* 24.02.1829 in Riga; ✝ 03.08.1897 in St. Moritz
Marie Seebach began her theatrical career with child-roles, such as William Tell’s son, in Cologne, where her father, the actor Friedrich Wilhelm Seebach, had a theatrical engagement. It was in Lübeck in 1848 that she began to specialize in romantic leads and loose women, appearing in Danzig and at the Court Theatre in Kassel, among other places. Heinrich Laube encouraged her to take on more tragic roles, and the first of these was that of Gretchen, which she performed in Hamburg in 1852, and which was to remain her most celebrated role. Dingelstedt secured her services for his exemplary productions in Munich and Weimar in 1857. Her countless tours made her famous in Europe and even beyond – in 1870-1871 she and her ‘Seebach Company’ gave 170 performances in the USA.
After an engagement of many years in Hanover, she followed her husband, the singer Albert Niemann, to Berlin, eventually becoming a member of the Royal Court Theatre, where she played Lady Macbeth, her most successful Shakespeare role. Marie Seebach is regarded as one of the outstanding actresses of the German stage. She founded an acting school and established the ‘Marie-Seebach-Stiftung’, a welfare foundation which exists to this day as an old-people’s residence for artists in Weimar.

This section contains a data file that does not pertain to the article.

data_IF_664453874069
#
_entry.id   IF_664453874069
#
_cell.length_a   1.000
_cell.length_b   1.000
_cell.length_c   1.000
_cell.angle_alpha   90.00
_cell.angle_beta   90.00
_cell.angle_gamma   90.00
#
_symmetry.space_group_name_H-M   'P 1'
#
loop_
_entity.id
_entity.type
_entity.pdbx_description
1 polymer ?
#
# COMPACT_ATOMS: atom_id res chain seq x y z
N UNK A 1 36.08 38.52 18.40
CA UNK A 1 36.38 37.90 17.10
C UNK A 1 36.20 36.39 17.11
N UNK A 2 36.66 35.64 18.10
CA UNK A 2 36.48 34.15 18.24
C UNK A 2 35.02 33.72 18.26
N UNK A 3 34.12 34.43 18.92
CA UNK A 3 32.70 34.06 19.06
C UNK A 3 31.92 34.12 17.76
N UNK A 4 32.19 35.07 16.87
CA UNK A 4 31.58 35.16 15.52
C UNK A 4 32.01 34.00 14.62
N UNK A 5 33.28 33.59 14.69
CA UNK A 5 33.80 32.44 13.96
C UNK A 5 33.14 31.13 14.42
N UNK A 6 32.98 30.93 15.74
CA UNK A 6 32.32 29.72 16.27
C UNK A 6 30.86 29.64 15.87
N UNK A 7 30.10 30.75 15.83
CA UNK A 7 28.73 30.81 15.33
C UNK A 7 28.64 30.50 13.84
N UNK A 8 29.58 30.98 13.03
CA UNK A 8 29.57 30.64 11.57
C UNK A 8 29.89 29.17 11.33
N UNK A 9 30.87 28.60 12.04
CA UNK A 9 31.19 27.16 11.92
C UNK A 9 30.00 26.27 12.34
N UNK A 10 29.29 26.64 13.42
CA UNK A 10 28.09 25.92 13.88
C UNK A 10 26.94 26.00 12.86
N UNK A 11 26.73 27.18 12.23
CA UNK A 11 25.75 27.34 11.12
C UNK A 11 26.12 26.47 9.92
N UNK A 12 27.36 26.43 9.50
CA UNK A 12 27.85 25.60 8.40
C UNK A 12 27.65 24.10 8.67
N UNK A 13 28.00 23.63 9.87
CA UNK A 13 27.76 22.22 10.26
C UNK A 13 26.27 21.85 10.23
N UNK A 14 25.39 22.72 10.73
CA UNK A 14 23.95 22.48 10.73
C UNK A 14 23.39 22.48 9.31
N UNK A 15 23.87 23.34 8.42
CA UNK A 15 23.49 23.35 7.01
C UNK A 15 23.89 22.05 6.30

- Ophelia (Hamlet)
- Lady Macbeth (Macbeth)
- Desdemona (Othello)
- Juliet / Nurse (Romeo and Juliet)
- Gensichen, Otto Franz: Aus Marie Seebach’s Leben. Berlin, 1900.
- Gensichen, Otto Franz: Marie-Seebach-Memoiren. Charlottenburg, 1898.
- Meßner, Paul: Unsterbliches Gretchen. Eine Marie-Seebach-Biographie. Weimar, 1995.
- Schödel, Walther: Marie Seebach. Das Leben einer grossen Schauspielerin. Rudolstadt, 1959.
Album pages with this person
Citation and Licence
Seebach, Marie, in: The Digital Shakespeare Memorial Album. Edited by Christa Jansohn. URI: http://www.shakespearealbum.de/uri/gnd/118760394. (Accessed on 20.10.2018)
This text is published under the following licence: CC BY-ND 3.0 DE. Digitzed media reproduced with the permission of the library of Birmingham.